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Summer Writing and Reading and Editing

Girl Reading

Writing In July, I finally finished editing my latest book: God of Small Affairs (first three chapters are available here). It will be a while before it gets published, but it is nice to move into the next stage of this story’s life. I have a cover that I like…I have several! Here are two: Here is a book description that will definitely NOT appear on the cover of this book: Time is made out of threads. Pull one and someplace somewhere things unravel. We know how to pull on the right thread because we see the whole tapestry of life’s possibilities. That’s why we are so good at finding a good path into the future. I say a future because there is no such thing as the future. We are made of time threads — thick bundles of knots that can pull and twist and change the course of history. It’s all about connections — pull one strand, and the others twist with it. Like Newton’s second law, for every action, there is an equal an opposite reaction. But humans are small in relation to civilized time, planetary time, cosmological time. To make a big change requires a course…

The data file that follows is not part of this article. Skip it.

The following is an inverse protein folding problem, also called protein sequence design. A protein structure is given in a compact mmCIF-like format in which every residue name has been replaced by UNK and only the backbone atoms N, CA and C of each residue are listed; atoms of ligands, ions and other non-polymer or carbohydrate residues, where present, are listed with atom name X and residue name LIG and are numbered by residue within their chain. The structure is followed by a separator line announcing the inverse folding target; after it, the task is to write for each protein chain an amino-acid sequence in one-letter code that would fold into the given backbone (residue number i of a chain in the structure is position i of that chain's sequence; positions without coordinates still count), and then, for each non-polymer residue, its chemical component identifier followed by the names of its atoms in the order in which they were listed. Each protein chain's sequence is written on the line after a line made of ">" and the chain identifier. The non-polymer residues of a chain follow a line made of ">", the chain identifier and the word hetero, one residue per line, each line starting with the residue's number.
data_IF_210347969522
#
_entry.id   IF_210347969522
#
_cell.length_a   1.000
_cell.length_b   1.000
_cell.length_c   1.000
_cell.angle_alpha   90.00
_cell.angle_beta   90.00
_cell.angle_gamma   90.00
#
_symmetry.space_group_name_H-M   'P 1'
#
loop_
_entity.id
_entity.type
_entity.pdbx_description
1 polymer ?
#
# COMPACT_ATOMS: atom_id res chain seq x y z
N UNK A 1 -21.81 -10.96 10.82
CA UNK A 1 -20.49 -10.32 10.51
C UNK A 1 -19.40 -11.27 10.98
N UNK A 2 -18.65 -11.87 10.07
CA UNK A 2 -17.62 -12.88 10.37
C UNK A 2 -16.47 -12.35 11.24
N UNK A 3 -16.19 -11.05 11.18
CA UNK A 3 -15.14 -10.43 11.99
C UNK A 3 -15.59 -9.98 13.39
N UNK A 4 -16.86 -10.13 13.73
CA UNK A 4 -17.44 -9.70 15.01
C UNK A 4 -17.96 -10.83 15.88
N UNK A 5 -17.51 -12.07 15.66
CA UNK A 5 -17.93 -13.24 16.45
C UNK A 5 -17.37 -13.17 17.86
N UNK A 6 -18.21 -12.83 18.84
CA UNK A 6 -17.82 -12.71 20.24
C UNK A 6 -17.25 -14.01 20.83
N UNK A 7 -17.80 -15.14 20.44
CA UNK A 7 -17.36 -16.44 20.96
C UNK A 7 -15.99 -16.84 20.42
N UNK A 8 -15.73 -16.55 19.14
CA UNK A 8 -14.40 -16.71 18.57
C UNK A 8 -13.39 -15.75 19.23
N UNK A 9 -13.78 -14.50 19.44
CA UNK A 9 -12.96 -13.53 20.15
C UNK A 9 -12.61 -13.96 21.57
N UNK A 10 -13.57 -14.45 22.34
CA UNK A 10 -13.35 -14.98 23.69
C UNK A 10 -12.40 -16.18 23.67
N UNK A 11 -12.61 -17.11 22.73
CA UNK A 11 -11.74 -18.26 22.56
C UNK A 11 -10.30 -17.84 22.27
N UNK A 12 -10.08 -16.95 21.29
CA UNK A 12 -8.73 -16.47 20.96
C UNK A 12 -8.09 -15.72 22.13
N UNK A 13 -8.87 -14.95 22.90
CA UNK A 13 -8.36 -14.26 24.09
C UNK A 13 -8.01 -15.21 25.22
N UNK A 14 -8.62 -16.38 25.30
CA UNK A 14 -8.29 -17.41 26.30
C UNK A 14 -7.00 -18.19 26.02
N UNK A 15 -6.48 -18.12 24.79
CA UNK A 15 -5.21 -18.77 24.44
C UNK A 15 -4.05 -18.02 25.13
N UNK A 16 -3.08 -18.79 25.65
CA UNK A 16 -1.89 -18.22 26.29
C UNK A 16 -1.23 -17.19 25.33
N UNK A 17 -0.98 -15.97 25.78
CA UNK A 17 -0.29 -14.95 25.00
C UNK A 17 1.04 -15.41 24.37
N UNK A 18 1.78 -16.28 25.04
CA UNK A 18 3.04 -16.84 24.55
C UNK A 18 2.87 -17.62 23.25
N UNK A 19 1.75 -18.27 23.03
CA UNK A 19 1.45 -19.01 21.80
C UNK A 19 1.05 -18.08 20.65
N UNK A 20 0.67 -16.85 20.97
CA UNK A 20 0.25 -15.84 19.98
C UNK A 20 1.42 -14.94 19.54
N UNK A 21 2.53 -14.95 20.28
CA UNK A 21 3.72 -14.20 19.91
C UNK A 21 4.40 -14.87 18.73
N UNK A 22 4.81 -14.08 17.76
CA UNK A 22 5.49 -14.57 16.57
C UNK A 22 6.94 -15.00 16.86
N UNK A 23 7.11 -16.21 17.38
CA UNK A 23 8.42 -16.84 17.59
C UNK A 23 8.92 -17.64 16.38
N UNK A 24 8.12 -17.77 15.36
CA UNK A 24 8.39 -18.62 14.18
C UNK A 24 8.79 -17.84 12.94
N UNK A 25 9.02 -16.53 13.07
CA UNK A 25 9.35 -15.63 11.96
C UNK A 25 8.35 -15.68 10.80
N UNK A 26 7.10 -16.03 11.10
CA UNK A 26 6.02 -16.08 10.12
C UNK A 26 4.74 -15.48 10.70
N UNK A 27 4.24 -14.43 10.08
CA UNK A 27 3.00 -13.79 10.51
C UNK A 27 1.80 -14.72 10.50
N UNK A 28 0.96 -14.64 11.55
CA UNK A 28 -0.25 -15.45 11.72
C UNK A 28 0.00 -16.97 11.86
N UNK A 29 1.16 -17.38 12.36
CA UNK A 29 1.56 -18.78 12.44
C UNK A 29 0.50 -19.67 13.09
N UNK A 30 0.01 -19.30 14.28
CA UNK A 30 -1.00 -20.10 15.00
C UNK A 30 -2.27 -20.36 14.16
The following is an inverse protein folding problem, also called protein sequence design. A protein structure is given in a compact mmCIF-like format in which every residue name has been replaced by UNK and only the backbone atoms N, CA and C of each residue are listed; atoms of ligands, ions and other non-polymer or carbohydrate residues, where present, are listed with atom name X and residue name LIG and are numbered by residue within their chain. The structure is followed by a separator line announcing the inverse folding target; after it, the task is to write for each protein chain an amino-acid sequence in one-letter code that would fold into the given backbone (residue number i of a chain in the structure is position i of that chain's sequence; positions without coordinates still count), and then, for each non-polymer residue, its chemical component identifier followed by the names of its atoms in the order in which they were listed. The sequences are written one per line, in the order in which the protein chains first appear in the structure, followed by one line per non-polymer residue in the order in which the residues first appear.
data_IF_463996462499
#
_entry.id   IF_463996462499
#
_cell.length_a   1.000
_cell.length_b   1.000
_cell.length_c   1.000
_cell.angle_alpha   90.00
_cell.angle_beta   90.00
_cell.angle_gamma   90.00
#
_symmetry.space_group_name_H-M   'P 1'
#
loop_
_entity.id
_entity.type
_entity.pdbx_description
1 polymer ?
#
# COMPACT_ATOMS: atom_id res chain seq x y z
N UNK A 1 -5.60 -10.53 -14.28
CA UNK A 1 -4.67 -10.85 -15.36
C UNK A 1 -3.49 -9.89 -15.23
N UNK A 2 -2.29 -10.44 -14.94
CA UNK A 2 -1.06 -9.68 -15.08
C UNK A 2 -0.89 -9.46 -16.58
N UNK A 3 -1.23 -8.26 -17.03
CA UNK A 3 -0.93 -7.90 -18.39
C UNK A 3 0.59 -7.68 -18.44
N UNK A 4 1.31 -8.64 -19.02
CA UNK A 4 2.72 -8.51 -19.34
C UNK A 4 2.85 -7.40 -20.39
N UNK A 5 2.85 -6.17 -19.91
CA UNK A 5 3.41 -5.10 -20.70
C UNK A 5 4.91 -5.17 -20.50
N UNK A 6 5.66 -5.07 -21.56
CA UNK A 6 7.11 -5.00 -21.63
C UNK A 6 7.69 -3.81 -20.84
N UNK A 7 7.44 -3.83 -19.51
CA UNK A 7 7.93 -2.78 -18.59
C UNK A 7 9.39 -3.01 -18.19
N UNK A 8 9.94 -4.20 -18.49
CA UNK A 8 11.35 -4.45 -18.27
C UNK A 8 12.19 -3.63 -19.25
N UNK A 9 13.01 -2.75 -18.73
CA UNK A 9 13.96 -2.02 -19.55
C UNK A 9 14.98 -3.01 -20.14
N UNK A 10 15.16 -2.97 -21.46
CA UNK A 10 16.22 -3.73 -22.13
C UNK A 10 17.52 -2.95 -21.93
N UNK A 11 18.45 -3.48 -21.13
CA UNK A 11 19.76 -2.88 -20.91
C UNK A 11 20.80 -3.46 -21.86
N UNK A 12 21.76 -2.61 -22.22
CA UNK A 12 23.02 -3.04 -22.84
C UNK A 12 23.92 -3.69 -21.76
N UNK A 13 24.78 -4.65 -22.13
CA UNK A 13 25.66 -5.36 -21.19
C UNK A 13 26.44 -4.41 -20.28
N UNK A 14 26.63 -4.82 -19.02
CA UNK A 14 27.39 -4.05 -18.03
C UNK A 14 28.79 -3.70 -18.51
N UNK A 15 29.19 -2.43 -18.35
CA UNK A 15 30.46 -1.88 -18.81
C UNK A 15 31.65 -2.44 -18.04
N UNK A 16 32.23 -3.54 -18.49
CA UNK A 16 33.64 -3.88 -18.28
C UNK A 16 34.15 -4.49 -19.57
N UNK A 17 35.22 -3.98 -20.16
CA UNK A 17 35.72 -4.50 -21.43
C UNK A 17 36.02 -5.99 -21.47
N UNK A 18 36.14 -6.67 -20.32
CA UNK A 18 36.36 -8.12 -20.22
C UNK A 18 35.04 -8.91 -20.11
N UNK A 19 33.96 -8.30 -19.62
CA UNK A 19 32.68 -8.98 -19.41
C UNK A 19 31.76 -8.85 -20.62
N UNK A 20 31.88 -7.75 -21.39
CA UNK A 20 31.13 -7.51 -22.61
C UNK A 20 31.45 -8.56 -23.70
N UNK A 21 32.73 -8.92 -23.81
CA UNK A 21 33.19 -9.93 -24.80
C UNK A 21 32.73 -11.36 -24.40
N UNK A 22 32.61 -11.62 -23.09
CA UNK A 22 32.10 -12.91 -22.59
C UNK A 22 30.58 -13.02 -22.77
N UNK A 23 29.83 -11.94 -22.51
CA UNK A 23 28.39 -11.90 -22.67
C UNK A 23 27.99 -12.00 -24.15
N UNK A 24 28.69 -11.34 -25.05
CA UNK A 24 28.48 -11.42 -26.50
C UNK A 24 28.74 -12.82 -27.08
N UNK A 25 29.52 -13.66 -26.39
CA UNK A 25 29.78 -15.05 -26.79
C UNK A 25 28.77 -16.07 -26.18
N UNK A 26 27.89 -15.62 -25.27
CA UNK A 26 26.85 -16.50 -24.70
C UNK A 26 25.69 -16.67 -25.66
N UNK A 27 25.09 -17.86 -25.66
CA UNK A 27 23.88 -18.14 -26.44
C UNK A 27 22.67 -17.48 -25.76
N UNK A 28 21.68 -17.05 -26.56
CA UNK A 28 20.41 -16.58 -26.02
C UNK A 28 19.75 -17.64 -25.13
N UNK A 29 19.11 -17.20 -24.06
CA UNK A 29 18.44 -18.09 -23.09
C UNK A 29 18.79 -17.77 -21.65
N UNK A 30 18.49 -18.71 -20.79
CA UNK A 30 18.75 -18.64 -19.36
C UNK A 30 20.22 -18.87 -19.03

The Wheel of Culture

Finding treasure in the sea of content

Societies continuously try to recreate themselves — shared holidays, shared news, shared traditions, shared language, shared music, shared myths, shared victories, and shared griefs. Shared origins… So by telling each other stories, we recreate ourselves over and over again. Where do we come from? Where are we going? Who are our heroes? Who are the villains? These stories pass our values as a society from one generation to the next. It’s how we understand each other. “Rosebud.” There was a time where everyone in America knew exactly what that reference was. Now? Nope. “Remember the Alamo!” People still know the phrase, but its meaning — the short cut to meaning that this phrase used to represent — is no longer widely available. Cultural propagation used to be easy when everyone knew everyone else in the small village they all lived. Strangers were either killed or assimilated. People easily recognized “their own.” Sometimes, it was as simple as the way you’d pronounce a word. Such cultural distinctions to divide between “us” and them” are called Shibboleth. Do you drop your p’s or roll your r’s? Do you wear “snickers” or “runners” or “trainers”? Is it “herbs” with an “h” or without?…